What is Fleet Autocam Video Telematics?
With the implementation of dashboard cameras and AI telematics, driver safety has improved immensely while reducing accident costs and insurance fraud.
At a time when supply chain issues and workforce shortages abound, fleet-dependent organizations across a variety of industries must protect drivers and the business against unnecessary costs and potential safety issues.
Integrated video telematics technology can help. Some of the greatest benefits fleets can realize from integrated video telematics adoption include a reduction in accidents and in false claims, which in turn can lead to increased driver safety and reduced insurance costs.
What is video telematics?
Video telematics is a specialized application of telematics technology that combines video recording with traditional telematics data collection. Cameras and sensors are used to capture video footage from inside and outside a vehicle, along with other data such as GPS location, speed, acceleration, and more. This data provides a comprehensive view of a vehicle’s operation and the driver’s behavior.
How AI video telematics boosts driver safety
Modern video telematics uses AI technology to give fleet managers more visibility into what happens inside and outside the vehicle. It also enables fleet managers to analyze the data gleaned from the video footage and receive notifications that prioritize viewing of incidents categorized as unsafe. AI Dashcam alerts drivers in real time to help reduce accidents and transform fleet safety.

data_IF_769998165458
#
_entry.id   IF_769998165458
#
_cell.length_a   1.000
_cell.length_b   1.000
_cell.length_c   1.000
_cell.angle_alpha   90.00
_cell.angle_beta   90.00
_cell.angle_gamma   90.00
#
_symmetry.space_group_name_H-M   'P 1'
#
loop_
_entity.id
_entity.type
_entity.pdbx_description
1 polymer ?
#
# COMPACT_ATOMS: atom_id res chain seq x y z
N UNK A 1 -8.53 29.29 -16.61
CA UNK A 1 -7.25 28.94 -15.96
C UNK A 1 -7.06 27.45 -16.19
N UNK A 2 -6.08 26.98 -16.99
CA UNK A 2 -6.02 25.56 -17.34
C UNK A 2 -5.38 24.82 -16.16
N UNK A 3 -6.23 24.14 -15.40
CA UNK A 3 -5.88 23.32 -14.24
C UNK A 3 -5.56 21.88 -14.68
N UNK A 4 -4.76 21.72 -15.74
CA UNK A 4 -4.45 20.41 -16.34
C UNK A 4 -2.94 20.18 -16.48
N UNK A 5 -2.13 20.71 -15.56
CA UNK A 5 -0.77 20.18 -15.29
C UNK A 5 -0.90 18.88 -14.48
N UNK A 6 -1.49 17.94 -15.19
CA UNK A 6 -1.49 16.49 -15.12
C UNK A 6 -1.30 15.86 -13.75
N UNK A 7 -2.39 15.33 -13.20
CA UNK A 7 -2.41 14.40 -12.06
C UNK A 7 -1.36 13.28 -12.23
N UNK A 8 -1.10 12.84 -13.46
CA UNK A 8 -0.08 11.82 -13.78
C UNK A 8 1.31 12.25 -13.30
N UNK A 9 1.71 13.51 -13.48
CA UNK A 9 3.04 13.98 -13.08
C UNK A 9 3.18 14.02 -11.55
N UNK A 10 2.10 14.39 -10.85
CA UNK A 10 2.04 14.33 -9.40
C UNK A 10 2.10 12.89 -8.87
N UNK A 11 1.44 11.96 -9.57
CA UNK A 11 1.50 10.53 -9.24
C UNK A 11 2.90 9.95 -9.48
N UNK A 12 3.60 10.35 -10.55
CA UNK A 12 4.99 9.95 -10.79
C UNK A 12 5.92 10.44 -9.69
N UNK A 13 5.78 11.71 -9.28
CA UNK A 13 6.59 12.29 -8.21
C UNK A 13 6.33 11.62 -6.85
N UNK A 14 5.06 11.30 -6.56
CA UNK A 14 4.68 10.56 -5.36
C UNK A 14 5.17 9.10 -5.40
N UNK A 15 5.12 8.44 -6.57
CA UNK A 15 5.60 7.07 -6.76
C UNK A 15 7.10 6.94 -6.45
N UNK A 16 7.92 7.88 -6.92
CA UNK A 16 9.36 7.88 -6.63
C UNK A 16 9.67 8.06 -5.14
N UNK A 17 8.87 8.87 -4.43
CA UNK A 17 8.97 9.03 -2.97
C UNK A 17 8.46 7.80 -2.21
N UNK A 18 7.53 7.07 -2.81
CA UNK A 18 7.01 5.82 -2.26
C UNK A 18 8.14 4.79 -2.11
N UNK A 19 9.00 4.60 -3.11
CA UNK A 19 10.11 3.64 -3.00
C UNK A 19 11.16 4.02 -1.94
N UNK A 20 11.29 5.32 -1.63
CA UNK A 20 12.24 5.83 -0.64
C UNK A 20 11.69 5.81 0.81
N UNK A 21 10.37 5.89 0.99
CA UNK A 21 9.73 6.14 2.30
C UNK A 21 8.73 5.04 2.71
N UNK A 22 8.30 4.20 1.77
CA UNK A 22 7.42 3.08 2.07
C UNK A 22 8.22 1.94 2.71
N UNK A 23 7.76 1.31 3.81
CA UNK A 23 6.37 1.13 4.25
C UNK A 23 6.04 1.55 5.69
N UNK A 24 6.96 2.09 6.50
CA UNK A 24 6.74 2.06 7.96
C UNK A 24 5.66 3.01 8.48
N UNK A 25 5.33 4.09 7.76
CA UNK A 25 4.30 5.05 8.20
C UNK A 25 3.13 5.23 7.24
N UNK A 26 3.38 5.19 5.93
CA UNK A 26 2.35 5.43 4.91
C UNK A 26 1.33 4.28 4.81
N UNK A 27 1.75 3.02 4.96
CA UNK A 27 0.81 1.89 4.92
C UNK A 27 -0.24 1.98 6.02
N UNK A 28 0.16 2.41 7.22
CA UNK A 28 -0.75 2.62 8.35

Visual information provides a factual account of unsafe driving behaviors (tailgating, stop sign violations, near-misses, distracted driving, speeding, etc.) to give both managers and drivers a better sense of what needs improvement. This allows managers to:
1.Tailor coachable moments based on each driver’s needs
2.Reinforce safe-driving policies as part of accident-reduction efforts
3.Instantly reward drivers (as part of an incentive program) for demonstrating safe driving habits
How AI video telematics helps to avoid unnecessary costs
Among the top goals achieved through use of video technology, protection from false claims (77%) and improved driver safety (73%) topped the list for all respondents, followed by the reduction of accidents (48%) and insurance costs (44%)1.
False claims and accidents can have a negative impact on an organization’s bottom line. Video telematics can help fleets reduce the likelihood of crashes in the first place, reducing accident-related costs as a result. And, if a crash does happen, a recording of the incident can be used as evidence to reduce false claims and help keep insurance premiums from skyrocketing. Video footage helps to show the full, unbiased context of driving events, such as driver behavior, weather conditions, vehicle positions and how an incident unfolded.
What to look for in video telematics software
For fleets considering an investment in video telematics, be sure to look for the following features:
Dual footage view
Dual view of driver-facing and road-facing video via desktop or mobile app.
Streamlined video download
Ability to download and share footage as an MP4 file, along with valuable metadata such as the vehicle name, address, date and time, which can provide helpful context.
Near real-time notice
Notifications to view a video within minutes of when an incident occurs.
HOW DOES VIDEO TELEMATICS WORK?